Rob Gorbet

Interfaces. Physical interfaces, interfaces between disciplines, interfaces between people. Interface design; interactive artworks; human interaction in collaboration, teaching, and learning.

current highlights: Rob collaborates with a lot of artists and designers to help bring their projects to life and to a living audience.  He greatly enjoys co-creating with people from across the disciplines.  For example, in 2021, he is collaborating with artist Gary Kirkham on a 30’ sand pendulum that is instrumented to allow for real-time electro-acoustic composition based on the pendulum location, with a performance planned for Fall 2021.  Rob has also been busy preparing for Grove, the Living Architecture Systems Group’s (LASG) invited contribution to the 2021 Venice Biennale of Architecture, opening May 22, 2021.   On the education front, Rob is contributing important service via Co-Chairing the Education Onward Council, a group of two-dozen school board directors from across Canada meeting regularly to discuss K-12 pandemic education. He is also producing the Living Dialogs, a series of podcasts/webinars whose goal is to bring the ideas and language of Living Architecture to a generalist audience.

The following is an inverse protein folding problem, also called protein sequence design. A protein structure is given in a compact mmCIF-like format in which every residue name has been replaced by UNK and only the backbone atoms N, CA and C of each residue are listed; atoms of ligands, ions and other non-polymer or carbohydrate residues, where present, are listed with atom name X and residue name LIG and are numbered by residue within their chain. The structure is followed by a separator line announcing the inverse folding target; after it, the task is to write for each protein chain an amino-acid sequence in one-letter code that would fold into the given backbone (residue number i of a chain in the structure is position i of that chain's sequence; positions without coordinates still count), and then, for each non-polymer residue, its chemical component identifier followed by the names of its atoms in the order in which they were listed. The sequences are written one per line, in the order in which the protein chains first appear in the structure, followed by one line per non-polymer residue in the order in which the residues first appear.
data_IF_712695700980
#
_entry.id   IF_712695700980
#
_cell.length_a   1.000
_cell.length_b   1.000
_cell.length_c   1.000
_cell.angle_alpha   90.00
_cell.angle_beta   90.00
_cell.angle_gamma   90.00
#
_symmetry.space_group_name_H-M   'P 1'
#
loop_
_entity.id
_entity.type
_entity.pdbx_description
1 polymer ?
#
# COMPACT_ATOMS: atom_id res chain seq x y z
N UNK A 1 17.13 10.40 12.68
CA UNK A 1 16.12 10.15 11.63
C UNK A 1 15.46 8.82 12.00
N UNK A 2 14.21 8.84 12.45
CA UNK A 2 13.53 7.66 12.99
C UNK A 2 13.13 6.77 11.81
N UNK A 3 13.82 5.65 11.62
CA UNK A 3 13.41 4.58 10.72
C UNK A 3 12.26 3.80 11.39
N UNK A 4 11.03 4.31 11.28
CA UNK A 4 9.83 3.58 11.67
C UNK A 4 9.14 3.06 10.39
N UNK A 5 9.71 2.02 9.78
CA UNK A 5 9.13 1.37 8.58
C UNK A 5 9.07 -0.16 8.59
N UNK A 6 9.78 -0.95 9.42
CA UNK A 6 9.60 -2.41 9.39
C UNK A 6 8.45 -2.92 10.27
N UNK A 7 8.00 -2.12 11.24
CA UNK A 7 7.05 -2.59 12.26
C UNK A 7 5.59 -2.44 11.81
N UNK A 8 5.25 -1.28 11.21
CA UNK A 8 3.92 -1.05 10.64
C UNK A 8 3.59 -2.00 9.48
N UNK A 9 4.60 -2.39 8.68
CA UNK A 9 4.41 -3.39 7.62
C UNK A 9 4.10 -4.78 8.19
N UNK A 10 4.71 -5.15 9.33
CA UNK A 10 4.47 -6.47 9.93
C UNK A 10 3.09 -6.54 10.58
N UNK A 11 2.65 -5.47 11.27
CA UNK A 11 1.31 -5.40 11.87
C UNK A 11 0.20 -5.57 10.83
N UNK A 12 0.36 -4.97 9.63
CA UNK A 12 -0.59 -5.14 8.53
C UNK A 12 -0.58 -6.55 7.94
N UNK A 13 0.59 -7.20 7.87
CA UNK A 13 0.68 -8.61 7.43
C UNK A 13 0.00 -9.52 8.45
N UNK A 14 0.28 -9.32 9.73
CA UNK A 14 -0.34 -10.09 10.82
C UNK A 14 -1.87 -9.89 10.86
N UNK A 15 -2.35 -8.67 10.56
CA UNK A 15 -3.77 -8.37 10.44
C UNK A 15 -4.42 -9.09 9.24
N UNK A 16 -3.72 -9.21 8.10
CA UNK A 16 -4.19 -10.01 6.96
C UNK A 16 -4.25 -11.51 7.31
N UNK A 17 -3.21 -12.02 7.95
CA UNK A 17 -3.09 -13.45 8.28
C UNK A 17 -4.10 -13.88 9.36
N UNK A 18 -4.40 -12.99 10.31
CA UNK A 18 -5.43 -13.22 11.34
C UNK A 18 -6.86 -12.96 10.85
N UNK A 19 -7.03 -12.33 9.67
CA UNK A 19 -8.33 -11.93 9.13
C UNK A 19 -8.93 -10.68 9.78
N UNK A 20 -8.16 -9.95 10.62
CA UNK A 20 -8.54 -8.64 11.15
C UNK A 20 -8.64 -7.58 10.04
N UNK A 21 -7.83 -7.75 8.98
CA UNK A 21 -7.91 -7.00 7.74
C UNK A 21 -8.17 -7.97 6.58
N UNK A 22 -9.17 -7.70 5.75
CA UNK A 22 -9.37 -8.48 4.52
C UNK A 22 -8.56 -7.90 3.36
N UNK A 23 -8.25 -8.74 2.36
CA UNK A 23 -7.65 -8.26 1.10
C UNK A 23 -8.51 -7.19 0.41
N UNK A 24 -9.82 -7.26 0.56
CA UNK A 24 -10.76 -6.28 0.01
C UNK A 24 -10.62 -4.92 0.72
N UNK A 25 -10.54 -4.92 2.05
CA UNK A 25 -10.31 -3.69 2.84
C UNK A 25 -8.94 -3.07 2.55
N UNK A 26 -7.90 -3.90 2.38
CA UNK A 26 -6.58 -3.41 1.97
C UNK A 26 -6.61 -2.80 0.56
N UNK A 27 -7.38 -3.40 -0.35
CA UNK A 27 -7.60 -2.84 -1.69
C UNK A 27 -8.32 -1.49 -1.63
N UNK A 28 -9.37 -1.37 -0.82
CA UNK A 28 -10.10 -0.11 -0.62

Rob is often involved in STEAM education outreach, and is working with LAUNCH Waterloo to deliver a summer program based on Meander, the LASG’s largest living architecture installation, located in Cambridge.   He is also currently co-leading an 8-month project with Riverview High School in Riverview, NB in which students are engaged in a STEAM project to create an interactive light fixture for their local theatre.